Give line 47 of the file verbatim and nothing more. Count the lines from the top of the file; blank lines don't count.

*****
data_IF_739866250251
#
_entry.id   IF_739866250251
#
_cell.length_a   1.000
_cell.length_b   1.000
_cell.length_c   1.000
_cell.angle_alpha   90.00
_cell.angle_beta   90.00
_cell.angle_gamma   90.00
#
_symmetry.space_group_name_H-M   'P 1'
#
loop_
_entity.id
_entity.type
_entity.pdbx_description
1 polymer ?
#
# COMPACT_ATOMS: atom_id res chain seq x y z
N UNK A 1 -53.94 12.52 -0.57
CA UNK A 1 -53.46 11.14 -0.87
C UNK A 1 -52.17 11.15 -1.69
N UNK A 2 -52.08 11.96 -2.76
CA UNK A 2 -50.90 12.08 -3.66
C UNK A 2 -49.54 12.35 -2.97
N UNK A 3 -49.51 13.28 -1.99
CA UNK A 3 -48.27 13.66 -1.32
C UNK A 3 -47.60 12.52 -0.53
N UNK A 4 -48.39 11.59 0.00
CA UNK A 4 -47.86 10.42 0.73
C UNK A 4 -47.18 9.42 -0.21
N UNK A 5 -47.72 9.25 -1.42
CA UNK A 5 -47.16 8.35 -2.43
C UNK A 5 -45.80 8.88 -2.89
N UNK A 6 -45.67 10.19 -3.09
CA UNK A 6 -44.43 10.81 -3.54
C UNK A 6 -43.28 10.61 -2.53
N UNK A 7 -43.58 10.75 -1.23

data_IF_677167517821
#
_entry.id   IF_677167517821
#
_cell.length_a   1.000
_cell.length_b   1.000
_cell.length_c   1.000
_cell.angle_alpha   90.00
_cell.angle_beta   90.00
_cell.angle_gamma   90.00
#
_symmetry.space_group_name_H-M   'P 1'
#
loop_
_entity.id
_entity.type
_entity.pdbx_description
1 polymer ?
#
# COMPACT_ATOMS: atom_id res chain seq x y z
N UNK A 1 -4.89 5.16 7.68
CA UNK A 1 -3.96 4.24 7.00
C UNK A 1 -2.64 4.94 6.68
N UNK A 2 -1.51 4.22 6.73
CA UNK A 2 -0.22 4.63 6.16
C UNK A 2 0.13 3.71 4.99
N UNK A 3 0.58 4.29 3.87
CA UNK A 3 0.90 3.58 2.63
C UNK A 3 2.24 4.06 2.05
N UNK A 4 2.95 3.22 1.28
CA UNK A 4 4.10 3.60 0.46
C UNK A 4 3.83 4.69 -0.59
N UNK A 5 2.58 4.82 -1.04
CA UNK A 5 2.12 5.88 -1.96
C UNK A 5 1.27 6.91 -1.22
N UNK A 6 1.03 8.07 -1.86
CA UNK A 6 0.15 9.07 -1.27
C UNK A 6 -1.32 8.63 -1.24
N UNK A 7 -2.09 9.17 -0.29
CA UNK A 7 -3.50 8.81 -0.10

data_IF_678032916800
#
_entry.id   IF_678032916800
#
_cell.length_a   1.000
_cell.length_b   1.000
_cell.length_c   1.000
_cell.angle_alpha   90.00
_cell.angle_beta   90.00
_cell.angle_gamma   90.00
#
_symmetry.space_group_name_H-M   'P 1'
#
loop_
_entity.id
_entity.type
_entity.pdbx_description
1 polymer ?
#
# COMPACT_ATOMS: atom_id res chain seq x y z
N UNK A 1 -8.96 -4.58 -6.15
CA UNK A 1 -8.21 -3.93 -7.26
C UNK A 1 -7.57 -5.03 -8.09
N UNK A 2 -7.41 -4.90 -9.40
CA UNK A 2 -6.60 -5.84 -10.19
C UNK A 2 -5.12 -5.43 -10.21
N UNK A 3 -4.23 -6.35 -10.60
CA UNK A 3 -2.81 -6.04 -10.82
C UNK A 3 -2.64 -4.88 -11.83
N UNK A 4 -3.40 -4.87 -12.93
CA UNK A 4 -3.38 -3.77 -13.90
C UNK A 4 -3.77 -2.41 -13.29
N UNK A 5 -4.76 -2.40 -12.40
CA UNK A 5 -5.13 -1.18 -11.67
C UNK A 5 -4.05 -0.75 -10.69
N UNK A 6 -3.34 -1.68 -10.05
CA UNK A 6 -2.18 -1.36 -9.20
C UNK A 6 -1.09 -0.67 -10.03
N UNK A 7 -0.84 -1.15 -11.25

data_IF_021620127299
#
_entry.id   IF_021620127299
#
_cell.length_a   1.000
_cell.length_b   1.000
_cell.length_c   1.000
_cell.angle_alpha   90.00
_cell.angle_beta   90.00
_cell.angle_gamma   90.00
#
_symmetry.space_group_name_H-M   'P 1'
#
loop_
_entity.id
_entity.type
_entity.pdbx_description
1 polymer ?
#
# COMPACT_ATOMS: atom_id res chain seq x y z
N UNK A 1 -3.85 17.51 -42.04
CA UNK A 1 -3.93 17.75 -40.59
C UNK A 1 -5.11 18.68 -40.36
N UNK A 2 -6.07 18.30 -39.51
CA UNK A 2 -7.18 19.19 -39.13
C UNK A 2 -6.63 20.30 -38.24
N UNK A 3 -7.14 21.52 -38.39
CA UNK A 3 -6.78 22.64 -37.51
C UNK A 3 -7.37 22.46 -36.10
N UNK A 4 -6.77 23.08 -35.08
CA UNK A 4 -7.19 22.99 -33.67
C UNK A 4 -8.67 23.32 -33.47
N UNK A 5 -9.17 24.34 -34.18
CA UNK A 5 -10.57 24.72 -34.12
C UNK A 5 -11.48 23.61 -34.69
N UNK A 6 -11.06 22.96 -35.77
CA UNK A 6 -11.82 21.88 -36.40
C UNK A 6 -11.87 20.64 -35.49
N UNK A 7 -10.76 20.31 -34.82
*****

_cell.angle_alpha   90.00